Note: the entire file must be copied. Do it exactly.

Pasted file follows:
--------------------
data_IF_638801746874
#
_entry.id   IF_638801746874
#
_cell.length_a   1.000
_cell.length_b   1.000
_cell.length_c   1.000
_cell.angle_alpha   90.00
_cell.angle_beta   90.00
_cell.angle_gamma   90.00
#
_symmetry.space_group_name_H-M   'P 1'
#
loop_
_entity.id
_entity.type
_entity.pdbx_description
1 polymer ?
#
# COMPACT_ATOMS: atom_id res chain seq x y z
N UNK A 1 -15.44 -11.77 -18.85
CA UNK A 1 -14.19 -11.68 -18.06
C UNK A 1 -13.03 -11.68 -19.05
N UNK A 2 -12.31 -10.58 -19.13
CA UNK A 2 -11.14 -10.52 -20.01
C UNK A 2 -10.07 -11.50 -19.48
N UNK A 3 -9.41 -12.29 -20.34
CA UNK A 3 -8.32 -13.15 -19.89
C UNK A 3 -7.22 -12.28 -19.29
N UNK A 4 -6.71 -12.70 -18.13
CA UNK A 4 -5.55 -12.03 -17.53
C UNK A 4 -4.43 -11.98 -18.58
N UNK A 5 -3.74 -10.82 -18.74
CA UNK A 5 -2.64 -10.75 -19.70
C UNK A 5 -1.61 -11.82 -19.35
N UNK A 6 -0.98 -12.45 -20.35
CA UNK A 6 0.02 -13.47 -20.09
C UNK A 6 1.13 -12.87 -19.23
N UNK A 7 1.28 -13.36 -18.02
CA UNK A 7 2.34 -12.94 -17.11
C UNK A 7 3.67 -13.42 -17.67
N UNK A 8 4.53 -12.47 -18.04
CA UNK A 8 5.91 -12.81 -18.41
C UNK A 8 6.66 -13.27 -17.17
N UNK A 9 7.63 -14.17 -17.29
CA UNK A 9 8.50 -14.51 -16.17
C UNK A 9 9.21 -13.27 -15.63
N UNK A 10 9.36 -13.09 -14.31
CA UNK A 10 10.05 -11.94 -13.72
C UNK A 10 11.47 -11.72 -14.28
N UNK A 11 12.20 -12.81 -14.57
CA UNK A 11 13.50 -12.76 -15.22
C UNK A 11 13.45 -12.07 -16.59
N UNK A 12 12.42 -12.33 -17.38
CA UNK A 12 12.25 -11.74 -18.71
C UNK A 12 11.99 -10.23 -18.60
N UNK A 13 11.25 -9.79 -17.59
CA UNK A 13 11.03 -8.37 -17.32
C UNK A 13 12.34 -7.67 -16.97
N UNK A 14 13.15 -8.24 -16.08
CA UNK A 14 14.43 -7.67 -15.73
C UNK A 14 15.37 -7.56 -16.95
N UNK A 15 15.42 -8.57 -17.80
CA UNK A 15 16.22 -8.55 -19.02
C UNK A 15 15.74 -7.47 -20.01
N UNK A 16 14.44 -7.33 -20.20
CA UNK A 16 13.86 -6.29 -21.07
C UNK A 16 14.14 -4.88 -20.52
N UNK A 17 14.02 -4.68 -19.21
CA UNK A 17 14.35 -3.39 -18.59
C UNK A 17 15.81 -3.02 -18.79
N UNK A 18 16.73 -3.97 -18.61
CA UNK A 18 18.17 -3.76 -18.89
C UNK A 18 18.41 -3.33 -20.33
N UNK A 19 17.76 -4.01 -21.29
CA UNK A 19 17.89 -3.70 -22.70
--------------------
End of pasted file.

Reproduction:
data_IF_638801746874
#
_entry.id   IF_638801746874
#
_cell.length_a   1.000
_cell.length_b   1.000
_cell.length_c   1.000
_cell.angle_alpha   90.00
_cell.angle_beta   90.00
_cell.angle_gamma   90.00
#
_symmetry.space_group_name_H-M   'P 1'
#
loop_
_entity.id
_entity.type
_entity.pdbx_description
1 polymer ?
#
# COMPACT_ATOMS: atom_id res chain seq x y z
N UNK A 1 -15.44 -11.77 -18.85
CA UNK A 1 -14.19 -11.68 -18.06
C UNK A 1 -13.03 -11.68 -19.05
N UNK A 2 -12.31 -10.58 -19.13
CA UNK A 2 -11.14 -10.52 -20.01
C UNK A 2 -10.07 -11.50 -19.48
N UNK A 3 -9.41 -12.29 -20.34
CA UNK A 3 -8.32 -13.15 -19.89
C UNK A 3 -7.22 -12.28 -19.29
N UNK A 4 -6.71 -12.70 -18.13
CA UNK A 4 -5.55 -12.03 -17.53
C UNK A 4 -4.43 -11.98 -18.58
N UNK A 5 -3.74 -10.82 -18.74
CA UNK A 5 -2.64 -10.75 -19.70
C UNK A 5 -1.61 -11.82 -19.35
N UNK A 6 -0.98 -12.45 -20.35
CA UNK A 6 0.02 -13.47 -20.09
C UNK A 6 1.13 -12.87 -19.23
N UNK A 7 1.28 -13.36 -18.02
CA UNK A 7 2.34 -12.94 -17.11
C UNK A 7 3.67 -13.42 -17.67
N UNK A 8 4.53 -12.47 -18.04
CA UNK A 8 5.91 -12.81 -18.41
C UNK A 8 6.66 -13.27 -17.17
N UNK A 9 7.63 -14.17 -17.29
CA UNK A 9 8.50 -14.51 -16.17
C UNK A 9 9.21 -13.27 -15.63
N UNK A 10 9.36 -13.09 -14.31
CA UNK A 10 10.05 -11.94 -13.72
C UNK A 10 11.47 -11.72 -14.28
N UNK A 11 12.20 -12.81 -14.57
CA UNK A 11 13.50 -12.76 -15.22
C UNK A 11 13.45 -12.07 -16.59
N UNK A 12 12.42 -12.33 -17.38
CA UNK A 12 12.25 -11.74 -18.71
C UNK A 12 11.99 -10.23 -18.60
N UNK A 13 11.25 -9.79 -17.59
CA UNK A 13 11.03 -8.37 -17.32
C UNK A 13 12.34 -7.67 -16.97
N UNK A 14 13.15 -8.24 -16.08
CA UNK A 14 14.43 -7.67 -15.73
C UNK A 14 15.37 -7.56 -16.95
N UNK A 15 15.42 -8.57 -17.80
CA UNK A 15 16.22 -8.55 -19.02
C UNK A 15 15.74 -7.47 -20.01
N UNK A 16 14.44 -7.33 -20.20
CA UNK A 16 13.86 -6.29 -21.07
C UNK A 16 14.14 -4.88 -20.52
N UNK A 17 14.02 -4.68 -19.21
CA UNK A 17 14.35 -3.39 -18.59
C UNK A 17 15.81 -3.02 -18.79
N UNK A 18 16.73 -3.97 -18.61
CA UNK A 18 18.17 -3.76 -18.89
C UNK A 18 18.41 -3.33 -20.33
N UNK A 19 17.76 -4.01 -21.29
CA UNK A 19 17.89 -3.70 -22.70